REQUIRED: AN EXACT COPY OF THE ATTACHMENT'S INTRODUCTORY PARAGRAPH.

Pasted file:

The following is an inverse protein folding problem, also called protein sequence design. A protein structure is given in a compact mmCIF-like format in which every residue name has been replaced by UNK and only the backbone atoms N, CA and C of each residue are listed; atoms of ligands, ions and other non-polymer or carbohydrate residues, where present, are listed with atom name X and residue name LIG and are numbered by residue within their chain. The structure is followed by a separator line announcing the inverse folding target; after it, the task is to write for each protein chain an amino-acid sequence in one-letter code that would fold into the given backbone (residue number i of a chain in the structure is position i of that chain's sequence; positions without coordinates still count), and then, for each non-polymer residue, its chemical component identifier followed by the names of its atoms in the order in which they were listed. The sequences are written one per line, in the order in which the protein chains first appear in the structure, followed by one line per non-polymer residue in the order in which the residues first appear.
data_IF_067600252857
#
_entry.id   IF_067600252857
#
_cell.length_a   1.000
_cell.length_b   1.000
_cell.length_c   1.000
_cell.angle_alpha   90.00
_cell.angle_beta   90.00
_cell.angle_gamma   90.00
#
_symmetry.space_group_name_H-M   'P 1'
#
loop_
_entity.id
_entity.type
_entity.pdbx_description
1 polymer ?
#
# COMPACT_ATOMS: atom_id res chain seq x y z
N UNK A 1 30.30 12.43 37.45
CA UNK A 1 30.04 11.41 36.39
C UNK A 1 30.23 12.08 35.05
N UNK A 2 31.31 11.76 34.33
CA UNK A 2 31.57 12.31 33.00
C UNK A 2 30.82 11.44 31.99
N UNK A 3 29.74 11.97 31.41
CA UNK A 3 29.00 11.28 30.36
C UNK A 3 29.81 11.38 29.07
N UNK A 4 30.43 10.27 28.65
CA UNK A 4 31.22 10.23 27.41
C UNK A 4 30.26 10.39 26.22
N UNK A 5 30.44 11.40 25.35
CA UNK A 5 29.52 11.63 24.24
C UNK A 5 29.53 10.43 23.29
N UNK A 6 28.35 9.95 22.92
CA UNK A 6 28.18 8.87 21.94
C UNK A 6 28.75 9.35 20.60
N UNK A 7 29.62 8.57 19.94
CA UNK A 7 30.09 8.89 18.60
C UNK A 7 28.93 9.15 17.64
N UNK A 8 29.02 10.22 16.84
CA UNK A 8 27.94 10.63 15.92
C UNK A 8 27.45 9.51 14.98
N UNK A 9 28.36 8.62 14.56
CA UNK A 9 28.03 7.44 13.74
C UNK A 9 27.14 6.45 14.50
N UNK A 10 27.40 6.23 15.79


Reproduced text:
The following is an inverse protein folding problem, also called protein sequence design. A protein structure is given in a compact mmCIF-like format in which every residue name has been replaced by UNK and only the backbone atoms N, CA and C of each residue are listed; atoms of ligands, ions and other non-polymer or carbohydrate residues, where present, are listed with atom name X and residue name LIG and are numbered by residue within their chain. The structure is followed by a separator line announcing the inverse folding target; after it, the task is to write for each protein chain an amino-acid sequence in one-letter code that would fold into the given backbone (residue number i of a chain in the structure is position i of that chain's sequence; positions without coordinates still count), and then, for each non-polymer residue, its chemical component identifier followed by the names of its atoms in the order in which they were listed. The sequences are written one per line, in the order in which the protein chains first appear in the structure, followed by one line per non-polymer residue in the order in which the residues first appear.